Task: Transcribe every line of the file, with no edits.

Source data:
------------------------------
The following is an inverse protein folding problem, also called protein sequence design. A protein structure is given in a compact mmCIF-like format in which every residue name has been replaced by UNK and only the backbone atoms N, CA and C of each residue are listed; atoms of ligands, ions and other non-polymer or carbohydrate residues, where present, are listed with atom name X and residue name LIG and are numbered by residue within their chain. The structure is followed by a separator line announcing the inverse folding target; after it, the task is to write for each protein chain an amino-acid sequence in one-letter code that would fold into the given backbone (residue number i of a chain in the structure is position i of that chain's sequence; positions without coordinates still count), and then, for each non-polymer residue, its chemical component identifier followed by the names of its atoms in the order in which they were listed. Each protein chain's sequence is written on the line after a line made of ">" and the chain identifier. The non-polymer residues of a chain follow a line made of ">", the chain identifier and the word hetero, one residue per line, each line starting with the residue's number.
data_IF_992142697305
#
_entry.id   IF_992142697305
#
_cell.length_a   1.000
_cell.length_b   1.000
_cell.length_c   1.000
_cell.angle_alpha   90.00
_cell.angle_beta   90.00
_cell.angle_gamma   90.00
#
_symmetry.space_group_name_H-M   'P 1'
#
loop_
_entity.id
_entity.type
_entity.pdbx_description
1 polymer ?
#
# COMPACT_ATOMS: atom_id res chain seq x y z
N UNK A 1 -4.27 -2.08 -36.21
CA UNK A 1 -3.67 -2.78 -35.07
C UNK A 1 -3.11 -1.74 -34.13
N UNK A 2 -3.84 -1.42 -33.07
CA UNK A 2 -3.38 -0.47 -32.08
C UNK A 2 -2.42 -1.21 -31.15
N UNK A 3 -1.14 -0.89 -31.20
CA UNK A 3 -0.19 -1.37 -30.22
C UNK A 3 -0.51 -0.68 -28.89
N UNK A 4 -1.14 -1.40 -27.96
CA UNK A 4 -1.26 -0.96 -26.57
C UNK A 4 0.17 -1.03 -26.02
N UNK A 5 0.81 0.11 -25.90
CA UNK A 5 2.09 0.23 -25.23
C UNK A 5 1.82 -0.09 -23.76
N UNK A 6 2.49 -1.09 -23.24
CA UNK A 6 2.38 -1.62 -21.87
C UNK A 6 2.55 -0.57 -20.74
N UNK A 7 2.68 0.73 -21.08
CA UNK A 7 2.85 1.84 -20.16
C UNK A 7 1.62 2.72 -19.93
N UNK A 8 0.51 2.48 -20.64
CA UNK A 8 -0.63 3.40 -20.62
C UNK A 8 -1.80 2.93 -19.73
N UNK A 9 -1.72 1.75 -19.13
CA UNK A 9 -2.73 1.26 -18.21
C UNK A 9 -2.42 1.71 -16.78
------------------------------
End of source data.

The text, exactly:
The following is an inverse protein folding problem, also called protein sequence design. A protein structure is given in a compact mmCIF-like format in which every residue name has been replaced by UNK and only the backbone atoms N, CA and C of each residue are listed; atoms of ligands, ions and other non-polymer or carbohydrate residues, where present, are listed with atom name X and residue name LIG and are numbered by residue within their chain. The structure is followed by a separator line announcing the inverse folding target; after it, the task is to write for each protein chain an amino-acid sequence in one-letter code that would fold into the given backbone (residue number i of a chain in the structure is position i of that chain's sequence; positions without coordinates still count), and then, for each non-polymer residue, its chemical component identifier followed by the names of its atoms in the order in which they were listed. Each protein chain's sequence is written on the line after a line made of ">" and the chain identifier. The non-polymer residues of a chain follow a line made of ">", the chain identifier and the word hetero, one residue per line, each line starting with the residue's number.
data_IF_992142697305
#
_entry.id   IF_992142697305
#
_cell.length_a   1.000
_cell.length_b   1.000
_cell.length_c   1.000
_cell.angle_alpha   90.00
_cell.angle_beta   90.00
_cell.angle_gamma   90.00
#
_symmetry.space_group_name_H-M   'P 1'
#
loop_
_entity.id
_entity.type
_entity.pdbx_description
1 polymer ?
#
# COMPACT_ATOMS: atom_id res chain seq x y z
N UNK A 1 -4.27 -2.08 -36.21
CA UNK A 1 -3.67 -2.78 -35.07
C UNK A 1 -3.11 -1.74 -34.13
N UNK A 2 -3.84 -1.42 -33.07
CA UNK A 2 -3.38 -0.47 -32.08
C UNK A 2 -2.42 -1.21 -31.15
N UNK A 3 -1.14 -0.89 -31.20
CA UNK A 3 -0.19 -1.37 -30.22
C UNK A 3 -0.51 -0.68 -28.89
N UNK A 4 -1.14 -1.40 -27.96
CA UNK A 4 -1.26 -0.96 -26.57
C UNK A 4 0.17 -1.03 -26.02
N UNK A 5 0.81 0.11 -25.90
CA UNK A 5 2.09 0.23 -25.23
C UNK A 5 1.82 -0.09 -23.76
N UNK A 6 2.49 -1.09 -23.24
CA UNK A 6 2.38 -1.62 -21.87
C UNK A 6 2.55 -0.57 -20.74
N UNK A 7 2.68 0.73 -21.08
CA UNK A 7 2.85 1.84 -20.16
C UNK A 7 1.62 2.72 -19.93
N UNK A 8 0.51 2.48 -20.64
CA UNK A 8 -0.63 3.40 -20.62
C UNK A 8 -1.80 2.93 -19.73
N UNK A 9 -1.72 1.75 -19.13
CA UNK A 9 -2.73 1.26 -18.21
C UNK A 9 -2.42 1.71 -16.78